Sude ni

Another one from Kinoshita Rigen:

From tree to tree, the hoarsening wind/ the calling birds
with song made sharp/ it is already winter

In modern Japanese sude ni almost invariably means "already," but in the olden days it could also mean "completely" (not to mention "verily" and "nearly", in combination with the right verb forms). I don't think that this usage was intended here, but the slowly widening frame of reference, from tree to wind to birdsong to season, did bring it to mind.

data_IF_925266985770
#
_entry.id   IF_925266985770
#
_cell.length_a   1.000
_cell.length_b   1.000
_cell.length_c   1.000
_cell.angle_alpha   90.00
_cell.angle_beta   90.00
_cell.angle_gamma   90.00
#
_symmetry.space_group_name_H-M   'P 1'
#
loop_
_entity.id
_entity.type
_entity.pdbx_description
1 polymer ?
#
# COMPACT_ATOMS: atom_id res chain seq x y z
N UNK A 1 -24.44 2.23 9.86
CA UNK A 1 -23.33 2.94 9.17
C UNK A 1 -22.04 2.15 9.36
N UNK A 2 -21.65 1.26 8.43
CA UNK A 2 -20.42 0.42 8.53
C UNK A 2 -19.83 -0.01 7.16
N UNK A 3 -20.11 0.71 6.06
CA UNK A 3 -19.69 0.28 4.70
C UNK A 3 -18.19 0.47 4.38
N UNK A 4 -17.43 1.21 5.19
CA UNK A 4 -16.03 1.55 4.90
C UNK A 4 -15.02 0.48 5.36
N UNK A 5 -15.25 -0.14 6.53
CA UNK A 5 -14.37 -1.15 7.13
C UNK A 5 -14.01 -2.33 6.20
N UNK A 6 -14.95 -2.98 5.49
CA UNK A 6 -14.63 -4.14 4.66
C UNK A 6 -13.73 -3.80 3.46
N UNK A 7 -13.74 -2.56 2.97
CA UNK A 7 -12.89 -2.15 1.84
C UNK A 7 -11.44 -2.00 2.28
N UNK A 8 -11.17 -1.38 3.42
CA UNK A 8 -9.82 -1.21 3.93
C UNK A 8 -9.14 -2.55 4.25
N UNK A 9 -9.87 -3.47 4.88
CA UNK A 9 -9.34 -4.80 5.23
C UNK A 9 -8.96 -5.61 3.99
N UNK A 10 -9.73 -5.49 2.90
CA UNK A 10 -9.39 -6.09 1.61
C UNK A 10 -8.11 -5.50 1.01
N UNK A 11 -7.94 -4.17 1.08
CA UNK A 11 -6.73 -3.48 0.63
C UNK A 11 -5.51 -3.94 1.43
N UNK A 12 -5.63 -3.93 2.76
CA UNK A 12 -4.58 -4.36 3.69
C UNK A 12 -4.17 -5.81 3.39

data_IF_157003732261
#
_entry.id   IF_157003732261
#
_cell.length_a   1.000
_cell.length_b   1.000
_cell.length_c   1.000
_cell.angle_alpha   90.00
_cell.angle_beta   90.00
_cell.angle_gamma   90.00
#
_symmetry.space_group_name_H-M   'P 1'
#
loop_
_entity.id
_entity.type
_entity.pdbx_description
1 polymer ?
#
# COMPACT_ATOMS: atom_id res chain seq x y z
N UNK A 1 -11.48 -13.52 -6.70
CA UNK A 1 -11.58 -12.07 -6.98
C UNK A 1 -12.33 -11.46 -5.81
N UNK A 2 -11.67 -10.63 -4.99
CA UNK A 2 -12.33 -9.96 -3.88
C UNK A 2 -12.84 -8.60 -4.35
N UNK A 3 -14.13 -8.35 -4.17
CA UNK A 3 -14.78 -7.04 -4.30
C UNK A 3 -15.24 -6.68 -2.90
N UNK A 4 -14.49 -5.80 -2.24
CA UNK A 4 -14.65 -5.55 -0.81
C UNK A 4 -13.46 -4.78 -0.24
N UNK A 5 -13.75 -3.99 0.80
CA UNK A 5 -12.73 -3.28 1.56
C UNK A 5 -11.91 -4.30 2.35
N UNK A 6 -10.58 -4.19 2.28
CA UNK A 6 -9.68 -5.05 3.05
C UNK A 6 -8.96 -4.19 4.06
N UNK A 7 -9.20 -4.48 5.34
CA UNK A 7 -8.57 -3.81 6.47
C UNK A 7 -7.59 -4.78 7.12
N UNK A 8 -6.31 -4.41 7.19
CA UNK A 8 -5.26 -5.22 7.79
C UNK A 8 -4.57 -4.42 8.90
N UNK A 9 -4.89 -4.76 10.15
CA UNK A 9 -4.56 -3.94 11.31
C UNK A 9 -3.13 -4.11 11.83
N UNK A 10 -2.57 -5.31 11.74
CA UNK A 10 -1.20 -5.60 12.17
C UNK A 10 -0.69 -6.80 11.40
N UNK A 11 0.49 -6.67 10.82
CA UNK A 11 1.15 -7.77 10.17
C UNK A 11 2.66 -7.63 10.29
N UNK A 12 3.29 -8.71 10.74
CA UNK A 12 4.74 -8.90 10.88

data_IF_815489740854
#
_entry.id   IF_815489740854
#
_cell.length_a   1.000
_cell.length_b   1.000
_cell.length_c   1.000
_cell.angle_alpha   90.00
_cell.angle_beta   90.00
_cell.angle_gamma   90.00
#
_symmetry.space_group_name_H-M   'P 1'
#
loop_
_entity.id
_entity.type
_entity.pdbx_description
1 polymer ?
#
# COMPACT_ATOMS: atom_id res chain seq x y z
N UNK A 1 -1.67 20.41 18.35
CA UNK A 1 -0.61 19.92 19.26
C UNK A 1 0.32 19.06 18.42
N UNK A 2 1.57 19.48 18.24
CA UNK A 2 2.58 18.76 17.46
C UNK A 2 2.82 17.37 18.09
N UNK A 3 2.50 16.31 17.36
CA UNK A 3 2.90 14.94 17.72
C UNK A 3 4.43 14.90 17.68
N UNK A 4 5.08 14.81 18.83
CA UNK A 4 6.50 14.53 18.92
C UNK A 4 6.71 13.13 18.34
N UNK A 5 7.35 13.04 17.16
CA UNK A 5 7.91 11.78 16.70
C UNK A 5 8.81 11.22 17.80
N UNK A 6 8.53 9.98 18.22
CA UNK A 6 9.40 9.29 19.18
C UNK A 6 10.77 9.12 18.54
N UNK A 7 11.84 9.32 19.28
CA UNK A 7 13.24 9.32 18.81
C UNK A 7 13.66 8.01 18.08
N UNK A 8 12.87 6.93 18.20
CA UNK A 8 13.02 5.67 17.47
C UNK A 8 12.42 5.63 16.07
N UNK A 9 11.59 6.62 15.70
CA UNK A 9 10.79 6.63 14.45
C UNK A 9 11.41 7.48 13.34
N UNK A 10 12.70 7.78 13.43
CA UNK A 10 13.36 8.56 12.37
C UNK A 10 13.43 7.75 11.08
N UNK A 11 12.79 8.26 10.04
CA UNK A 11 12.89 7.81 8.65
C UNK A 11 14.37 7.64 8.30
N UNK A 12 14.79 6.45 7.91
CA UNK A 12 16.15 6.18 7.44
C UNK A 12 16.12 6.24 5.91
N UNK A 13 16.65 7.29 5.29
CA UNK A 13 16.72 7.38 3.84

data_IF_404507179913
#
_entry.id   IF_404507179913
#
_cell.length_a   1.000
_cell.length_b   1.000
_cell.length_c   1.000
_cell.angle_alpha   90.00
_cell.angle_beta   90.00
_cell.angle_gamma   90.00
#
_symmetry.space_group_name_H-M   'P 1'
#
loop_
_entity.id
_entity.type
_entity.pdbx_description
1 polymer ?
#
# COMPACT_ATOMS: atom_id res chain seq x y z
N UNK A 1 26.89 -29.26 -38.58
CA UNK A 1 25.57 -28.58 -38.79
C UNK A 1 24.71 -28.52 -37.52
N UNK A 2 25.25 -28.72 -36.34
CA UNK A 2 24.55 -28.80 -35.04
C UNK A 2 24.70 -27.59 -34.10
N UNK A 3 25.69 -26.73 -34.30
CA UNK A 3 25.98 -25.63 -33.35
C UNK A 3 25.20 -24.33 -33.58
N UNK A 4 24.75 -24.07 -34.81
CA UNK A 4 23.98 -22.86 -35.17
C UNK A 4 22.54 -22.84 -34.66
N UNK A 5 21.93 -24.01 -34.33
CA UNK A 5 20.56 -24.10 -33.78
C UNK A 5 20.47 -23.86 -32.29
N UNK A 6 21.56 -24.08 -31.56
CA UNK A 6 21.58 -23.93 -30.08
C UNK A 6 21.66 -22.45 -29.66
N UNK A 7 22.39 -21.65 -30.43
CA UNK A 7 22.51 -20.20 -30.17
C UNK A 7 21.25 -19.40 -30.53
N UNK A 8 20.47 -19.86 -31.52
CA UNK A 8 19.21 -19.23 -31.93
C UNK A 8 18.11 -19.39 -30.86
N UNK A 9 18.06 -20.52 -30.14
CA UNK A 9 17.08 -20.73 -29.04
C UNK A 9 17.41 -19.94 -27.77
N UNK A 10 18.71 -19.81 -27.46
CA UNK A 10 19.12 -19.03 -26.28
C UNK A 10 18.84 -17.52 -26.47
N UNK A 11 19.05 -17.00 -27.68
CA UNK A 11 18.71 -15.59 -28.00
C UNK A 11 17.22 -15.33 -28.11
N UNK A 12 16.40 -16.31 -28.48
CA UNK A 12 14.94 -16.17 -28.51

Popularity factor: 4


Yeah, I can see how one might kind of want a hark or too there.

Sude ni is not nearly as annoying in it's ambiguity in translations from classical Japanese as shibaraku.


Wow, great flow in that poem. It moves like the wind.

Leonardo Boiko:

I think the Japanese typographic practice of printing tanka in a single line (column) helps.


The other side of it is that almost the whole thing is a big dependent clause.

木々わたる → 風の音からび鳴く → 鳥の聲するどくしてすでに冬なり
The sharpening of the voice of the birds that cry the dry rustling of the wind which is passing through the trees is already winter.

The 鳴く is interestingly ambiguous between being the cry of the winds and the cry of the birds.

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